Then Clark asserts that the Gospels “faithfully reflect the cultural conditions of first-century Palestine and correctly identify many people and places of that era” as if that information were not available to the authors unless Jesus performed miracles! Needless to say, this is a rather moot point–the authors could have all that information even if Jesus did not exist. By analogy, just because Plutarch gets the same things right in his biography of Alexander, it does not follow that all his information is correct. In fact, the more fantastic the information, the less likely it is to be true, and so it is with all literature–to expect the Gospels to be different amounts to special pleading. But Clark’s assertion is not entirely correct to begin with.
For example, the depiction of Pontius Pilate as a timid quasi-sympathizer bears no resemblance at all to the actual man, who was brutal and cruel and had no qualms about silencing unruly crowds by charging cohorts of club-wielding soldiers at them. One need only read the account of his term of office in Josephus to see there is something wrong with the Gospel account of the same man. To fill the gaps in their ignorance, the Gospel authors even invented conversations to which there could not have been any witness available to them, such as Matthew’s account of priviledged conversations between the priests and Pilate, and then secret ones between the priests and their guards that no Christian could have known about (Matthew 27:62-65, 28:11-15). This material actually eliminates the possibility that the Gospels are entirely eye-witness accounts.
Clark goes so far as to conclude that “among ancient documents, the New Testament accounts of Jesus’ life are uniquely reliable” (211). I address such absurd hyperbolic statements in my review of Geivett’s Chapter. It is quite silly to suppose that the Gospels are “more reliable” than, say, the history of Thucydides, or Cicero’s letters. Indeed, by using the word “documents” Clark is being even more absurd still–for this entails that the Gospels are more reliable than inscriptions and papyrus letters and records, which is a really stupid thing to say. I must suppose that Clark did not mean this, which tells me that he did not give this sentence much thought, and was content to say what was more impressive than true.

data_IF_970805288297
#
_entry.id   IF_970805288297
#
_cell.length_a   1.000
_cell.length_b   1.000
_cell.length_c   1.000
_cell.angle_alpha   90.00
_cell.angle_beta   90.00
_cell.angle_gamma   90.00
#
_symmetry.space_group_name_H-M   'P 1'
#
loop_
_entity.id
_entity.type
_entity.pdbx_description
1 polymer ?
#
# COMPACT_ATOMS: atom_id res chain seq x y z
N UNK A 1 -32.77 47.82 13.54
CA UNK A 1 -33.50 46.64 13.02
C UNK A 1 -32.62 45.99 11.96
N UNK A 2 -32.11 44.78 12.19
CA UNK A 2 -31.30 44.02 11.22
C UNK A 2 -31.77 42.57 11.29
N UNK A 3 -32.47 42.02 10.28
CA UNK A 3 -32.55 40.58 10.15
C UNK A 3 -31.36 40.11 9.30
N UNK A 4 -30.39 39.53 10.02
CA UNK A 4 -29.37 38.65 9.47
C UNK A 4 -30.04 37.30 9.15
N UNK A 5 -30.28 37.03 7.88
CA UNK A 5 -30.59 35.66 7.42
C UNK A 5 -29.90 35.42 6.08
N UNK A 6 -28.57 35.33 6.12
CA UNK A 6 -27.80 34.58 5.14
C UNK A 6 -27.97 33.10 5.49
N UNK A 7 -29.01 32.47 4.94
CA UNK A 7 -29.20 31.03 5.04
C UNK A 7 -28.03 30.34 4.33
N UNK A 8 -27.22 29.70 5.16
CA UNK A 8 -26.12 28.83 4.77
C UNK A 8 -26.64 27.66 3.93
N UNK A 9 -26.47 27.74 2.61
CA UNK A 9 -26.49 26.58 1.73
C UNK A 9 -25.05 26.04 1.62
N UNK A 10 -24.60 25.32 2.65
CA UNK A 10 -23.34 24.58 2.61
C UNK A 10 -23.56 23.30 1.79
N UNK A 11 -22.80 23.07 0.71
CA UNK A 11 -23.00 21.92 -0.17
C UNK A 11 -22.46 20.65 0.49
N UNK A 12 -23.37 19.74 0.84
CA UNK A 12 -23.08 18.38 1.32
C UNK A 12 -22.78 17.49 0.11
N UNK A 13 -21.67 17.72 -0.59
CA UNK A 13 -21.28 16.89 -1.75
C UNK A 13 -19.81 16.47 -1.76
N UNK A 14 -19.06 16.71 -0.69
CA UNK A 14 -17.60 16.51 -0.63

Another typical claim that Clark repeats is the assertion that “foes” could have refuted the miracle claims–a statement only one who is ignorant of the realities of ancient history could possibly make, much less believe. As he puts it, “Jesus’ opponents could have made a stronger claim, denying that he performed apparent miracles. Yet practically, they could not deny the events” (211-2). Clark, of course, believes in demons and magic, so I guess he thinks that Athenagoras was describing reality when, in his Legatio pro Christianis (26), he does not deny the contemporary healing powers of the statues of pagan divine men such as Neryllinus, Proteus and Alexander of Abonuteichos, but merely ascribes their powers to demons. Likewise, Eusebius does not challenge the truth of the miracles of Apollonius, but merely ascribes them to demonic magic. It is extremely rare to find any Christian actually challenging the truth of pagan miracle claims–it was much more common to attribute them to demons, as is the case in the treatment of the powers of Simon Magus in all post-biblical Christian literature. This is further proof that people in antiquity were gullible and superstitious. For it sooner occurred to them that miracles were the real effects of demons and gods than that miracles were fake or mythical.